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September 24, 2010

non-news: as it happens

This is how we get to talk about the infidelity of our elected officials without really talking about it.

Remember now, that infidelity is nothing new, especially in Washington.  In fact, historically, all those things you found out about our presidents, and how the preponderance of them were not exactly faithful, that were not taught in high school?  They were not exactly well known by the public at the time but were certainly whispered about in beltway circles.  A good portion of DC was not shocked as it slowly became common knowledge that Jack Kennedy was a voracious with-sleeper of women.  But it would never ever have been reported at the time, partly because of a gentleman's understanding between the press and the politicians, and partly because it's not really news unless there is something newsy about it — like Gary Hart daring the press to catch him cheating.

More contemporary examples of infidelity in the public interest to reveal would be when a governor takes up Appalachian Trail hiking or is named in the indictment of a prostitution ring.

And so blogger Mike Stark hears roughly the same kind of thing about House Minority Leader John Boehner (R-OH), and decides to do something about it.  He gets to ask the question a few times to Boehner's back.  He gets an awkward "no comment" from the alleged mistress.  Which is fun and good, a nice way to kill a weekend with a bunch of friends, but wait!  This is the Internet and everyone is dying of Novelty Deficit, so the story gets picked up by websites that get many many visitors.

And now, a topic that would not be touched by one of the television news room or the morning or afternoon daily papers of our youth is actually a story.  And the story is not framed as a question of whether or not Boehner has a problem with oaths, but rather as the story of a blogger accusing Boehner of being so and the hijinks that ensue.

It couldn't happen to a nicer guy, but there is a whiff of, "When did you stop beating your wife?" to it.

Posted by mrbrent at 8:57 AM

September 23, 2010

leave your monday open for weird

And in other news, awesome.

This is not political, or ranty or even about sausage gravy and biscuits.  But a bunch of ex-nuke jockeys are going to hold a press conference next Monday, in which they are going to detail their concern about UFOs:

Witness testimony from more than 120 former or retired military personnel points to an ongoing and alarming intervention by unidentified aerial objects at nuclear weapons sites, as recently as 2003.  In some cases, several nuclear missiles simultaneously and inexplicably malfunctioned while a disc-shaped object silently hovered nearby.  Six former U.S. Air Force officers and one former enlisted man will break their silence about these events at the National Press Club and urge the government to publicly confirm their reality.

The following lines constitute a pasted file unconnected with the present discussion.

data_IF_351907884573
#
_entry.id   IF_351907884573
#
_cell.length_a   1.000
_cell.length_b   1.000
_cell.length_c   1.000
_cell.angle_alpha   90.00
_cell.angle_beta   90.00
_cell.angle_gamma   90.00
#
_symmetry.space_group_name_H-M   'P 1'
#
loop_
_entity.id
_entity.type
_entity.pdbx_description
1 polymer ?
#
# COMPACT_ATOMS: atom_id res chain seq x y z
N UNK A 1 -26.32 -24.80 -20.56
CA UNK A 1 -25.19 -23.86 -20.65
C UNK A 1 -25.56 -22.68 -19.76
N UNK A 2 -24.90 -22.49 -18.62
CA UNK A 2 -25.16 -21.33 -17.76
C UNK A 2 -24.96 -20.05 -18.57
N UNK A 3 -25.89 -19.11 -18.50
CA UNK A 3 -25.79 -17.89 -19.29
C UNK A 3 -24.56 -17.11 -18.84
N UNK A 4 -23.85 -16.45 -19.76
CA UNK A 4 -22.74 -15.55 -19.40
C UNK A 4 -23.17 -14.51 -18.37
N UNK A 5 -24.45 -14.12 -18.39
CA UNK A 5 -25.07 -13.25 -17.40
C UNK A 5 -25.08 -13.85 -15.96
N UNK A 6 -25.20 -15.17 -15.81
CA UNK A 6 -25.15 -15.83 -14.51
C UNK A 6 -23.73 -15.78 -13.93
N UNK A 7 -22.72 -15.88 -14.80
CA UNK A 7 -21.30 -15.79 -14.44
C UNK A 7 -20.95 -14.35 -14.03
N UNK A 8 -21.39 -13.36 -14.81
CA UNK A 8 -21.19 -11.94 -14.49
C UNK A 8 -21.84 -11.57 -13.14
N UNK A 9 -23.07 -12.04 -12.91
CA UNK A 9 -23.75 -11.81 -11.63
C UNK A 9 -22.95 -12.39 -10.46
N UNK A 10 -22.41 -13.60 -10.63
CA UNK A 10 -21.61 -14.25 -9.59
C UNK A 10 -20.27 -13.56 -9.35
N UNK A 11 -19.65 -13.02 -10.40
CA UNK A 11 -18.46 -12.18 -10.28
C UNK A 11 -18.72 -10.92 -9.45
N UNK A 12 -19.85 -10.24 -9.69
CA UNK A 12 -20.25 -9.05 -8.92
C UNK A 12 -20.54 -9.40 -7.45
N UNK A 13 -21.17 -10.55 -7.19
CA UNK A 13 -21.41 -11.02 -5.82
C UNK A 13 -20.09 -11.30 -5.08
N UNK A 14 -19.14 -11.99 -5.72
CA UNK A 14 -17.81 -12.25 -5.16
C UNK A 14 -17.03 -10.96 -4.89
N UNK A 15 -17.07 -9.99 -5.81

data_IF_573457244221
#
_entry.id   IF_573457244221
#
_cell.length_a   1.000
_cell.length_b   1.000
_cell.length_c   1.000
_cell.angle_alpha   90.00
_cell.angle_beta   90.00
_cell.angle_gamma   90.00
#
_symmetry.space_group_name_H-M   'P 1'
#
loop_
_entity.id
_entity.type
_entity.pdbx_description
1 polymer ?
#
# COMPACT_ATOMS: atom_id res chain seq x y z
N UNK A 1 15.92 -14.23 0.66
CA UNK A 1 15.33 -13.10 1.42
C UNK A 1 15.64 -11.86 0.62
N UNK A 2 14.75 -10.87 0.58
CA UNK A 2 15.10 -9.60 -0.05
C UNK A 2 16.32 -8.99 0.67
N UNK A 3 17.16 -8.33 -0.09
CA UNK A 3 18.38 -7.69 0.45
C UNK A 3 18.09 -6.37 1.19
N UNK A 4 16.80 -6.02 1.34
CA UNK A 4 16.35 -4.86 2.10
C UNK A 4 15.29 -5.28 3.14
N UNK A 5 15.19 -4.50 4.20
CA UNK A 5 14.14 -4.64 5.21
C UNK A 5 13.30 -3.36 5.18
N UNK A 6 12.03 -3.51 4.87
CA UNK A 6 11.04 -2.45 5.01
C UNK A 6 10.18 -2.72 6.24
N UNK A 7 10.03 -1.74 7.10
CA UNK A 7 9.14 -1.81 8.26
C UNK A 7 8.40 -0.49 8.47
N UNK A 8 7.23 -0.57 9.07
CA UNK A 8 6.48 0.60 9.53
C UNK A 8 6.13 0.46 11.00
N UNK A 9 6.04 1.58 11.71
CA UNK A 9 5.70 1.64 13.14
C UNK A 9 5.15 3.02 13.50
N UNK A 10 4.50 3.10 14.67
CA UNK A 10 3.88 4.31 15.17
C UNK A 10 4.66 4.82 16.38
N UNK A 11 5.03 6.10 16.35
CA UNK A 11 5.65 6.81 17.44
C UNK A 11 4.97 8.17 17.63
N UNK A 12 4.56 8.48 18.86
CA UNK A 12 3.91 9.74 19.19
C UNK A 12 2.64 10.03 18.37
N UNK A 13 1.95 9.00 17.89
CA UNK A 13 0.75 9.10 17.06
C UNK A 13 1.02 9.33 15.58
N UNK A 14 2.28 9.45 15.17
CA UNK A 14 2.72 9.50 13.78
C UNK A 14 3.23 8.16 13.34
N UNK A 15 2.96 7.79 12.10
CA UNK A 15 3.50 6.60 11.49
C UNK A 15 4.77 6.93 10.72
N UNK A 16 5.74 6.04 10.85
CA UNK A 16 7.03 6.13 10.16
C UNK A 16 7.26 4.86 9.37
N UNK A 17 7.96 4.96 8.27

Standard disclaimers apply, namely that I am of the Jacques Vallee school, which holds that them UFOs are something, but not necessarily what you'd call "extra-terrestrials".  But whatever something they are, ain't that something?

A weird world is a better world, I still believe.  It might be escapism, but I like to think of it as a more accurate depiction of the universe.  (And a tonic to the grinding every-day of the every-day.)

[Via io9.]

Posted by mrbrent at 4:40 PM

the able staff of saxby chamliss

The interesting possible result of the Saxby Chambliss affair is that we might have a real live subject to ask essential questions.  What happened was that an individual left a comment on a gay rights blog consisting of, "All faggots must die," which comment was tracked down to originate from the Atlanta office of Sen. Saxby Chambliss (R-GA).  The commenter has yet to be publicly identified.

But once he/she is, the primary question should be, "What is it that compels you to write an intolerable thing under cover of anonymity that you would never say in mixed company?"  I'm actually curious, because it's not like this doesn't happen thousands of times every day.  Is it a quietly held belief that the commenter just cannot withhold in light of the opportunity of having plausible deniability as the speaker?  Is it a troll-urge, the opportunity to say a hurtful but not-actually-believed belief to a specific community?

Of course, another question would be, "Do you now believe in the consequence of actions?" but that will have to wait until the just desserts roll in.